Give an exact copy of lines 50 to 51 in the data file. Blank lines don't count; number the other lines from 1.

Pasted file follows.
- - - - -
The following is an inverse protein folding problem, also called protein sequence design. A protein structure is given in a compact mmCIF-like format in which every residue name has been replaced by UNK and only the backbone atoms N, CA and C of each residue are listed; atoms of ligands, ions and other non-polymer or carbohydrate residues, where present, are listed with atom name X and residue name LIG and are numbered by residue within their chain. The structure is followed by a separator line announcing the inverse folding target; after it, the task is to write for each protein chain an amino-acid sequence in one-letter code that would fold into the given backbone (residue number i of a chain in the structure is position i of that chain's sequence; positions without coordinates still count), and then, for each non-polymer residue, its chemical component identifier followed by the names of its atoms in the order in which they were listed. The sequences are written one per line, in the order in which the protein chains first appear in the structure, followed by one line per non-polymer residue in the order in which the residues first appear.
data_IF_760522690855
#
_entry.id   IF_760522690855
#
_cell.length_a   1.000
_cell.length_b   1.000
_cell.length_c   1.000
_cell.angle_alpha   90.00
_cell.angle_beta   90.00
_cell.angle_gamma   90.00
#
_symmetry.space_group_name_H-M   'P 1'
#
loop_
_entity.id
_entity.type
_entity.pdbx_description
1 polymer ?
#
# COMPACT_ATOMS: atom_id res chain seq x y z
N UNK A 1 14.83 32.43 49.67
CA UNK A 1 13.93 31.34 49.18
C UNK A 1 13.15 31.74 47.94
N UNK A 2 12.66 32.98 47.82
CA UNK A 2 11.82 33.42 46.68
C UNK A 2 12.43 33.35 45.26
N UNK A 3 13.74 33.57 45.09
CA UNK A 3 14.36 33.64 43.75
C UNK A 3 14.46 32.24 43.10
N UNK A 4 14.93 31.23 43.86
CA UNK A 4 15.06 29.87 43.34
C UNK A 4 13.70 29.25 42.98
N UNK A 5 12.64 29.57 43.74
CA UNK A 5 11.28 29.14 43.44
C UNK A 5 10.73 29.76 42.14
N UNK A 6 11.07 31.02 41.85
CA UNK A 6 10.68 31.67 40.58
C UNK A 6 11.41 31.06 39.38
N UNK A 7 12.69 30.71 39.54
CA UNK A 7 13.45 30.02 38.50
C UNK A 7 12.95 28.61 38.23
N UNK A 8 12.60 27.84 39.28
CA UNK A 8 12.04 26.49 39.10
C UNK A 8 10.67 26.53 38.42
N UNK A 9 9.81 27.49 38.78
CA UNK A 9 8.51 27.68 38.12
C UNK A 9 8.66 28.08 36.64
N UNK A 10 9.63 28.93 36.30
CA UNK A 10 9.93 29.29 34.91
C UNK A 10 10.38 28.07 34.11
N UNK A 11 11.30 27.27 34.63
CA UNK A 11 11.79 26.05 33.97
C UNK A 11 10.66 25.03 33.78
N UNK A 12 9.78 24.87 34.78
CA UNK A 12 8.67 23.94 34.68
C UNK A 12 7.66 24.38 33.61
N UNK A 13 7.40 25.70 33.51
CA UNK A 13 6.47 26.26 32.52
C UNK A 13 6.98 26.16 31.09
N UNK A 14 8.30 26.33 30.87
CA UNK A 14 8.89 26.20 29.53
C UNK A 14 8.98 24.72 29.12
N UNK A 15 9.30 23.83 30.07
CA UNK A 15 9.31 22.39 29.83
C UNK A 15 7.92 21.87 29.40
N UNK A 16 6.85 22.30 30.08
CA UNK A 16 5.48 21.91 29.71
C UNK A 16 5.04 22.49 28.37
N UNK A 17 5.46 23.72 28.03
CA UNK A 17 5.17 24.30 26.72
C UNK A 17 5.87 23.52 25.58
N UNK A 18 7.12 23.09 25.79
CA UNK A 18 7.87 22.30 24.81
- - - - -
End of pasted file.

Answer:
CA UNK A 10 9.93 29.29 34.91
C UNK A 10 10.38 28.07 34.11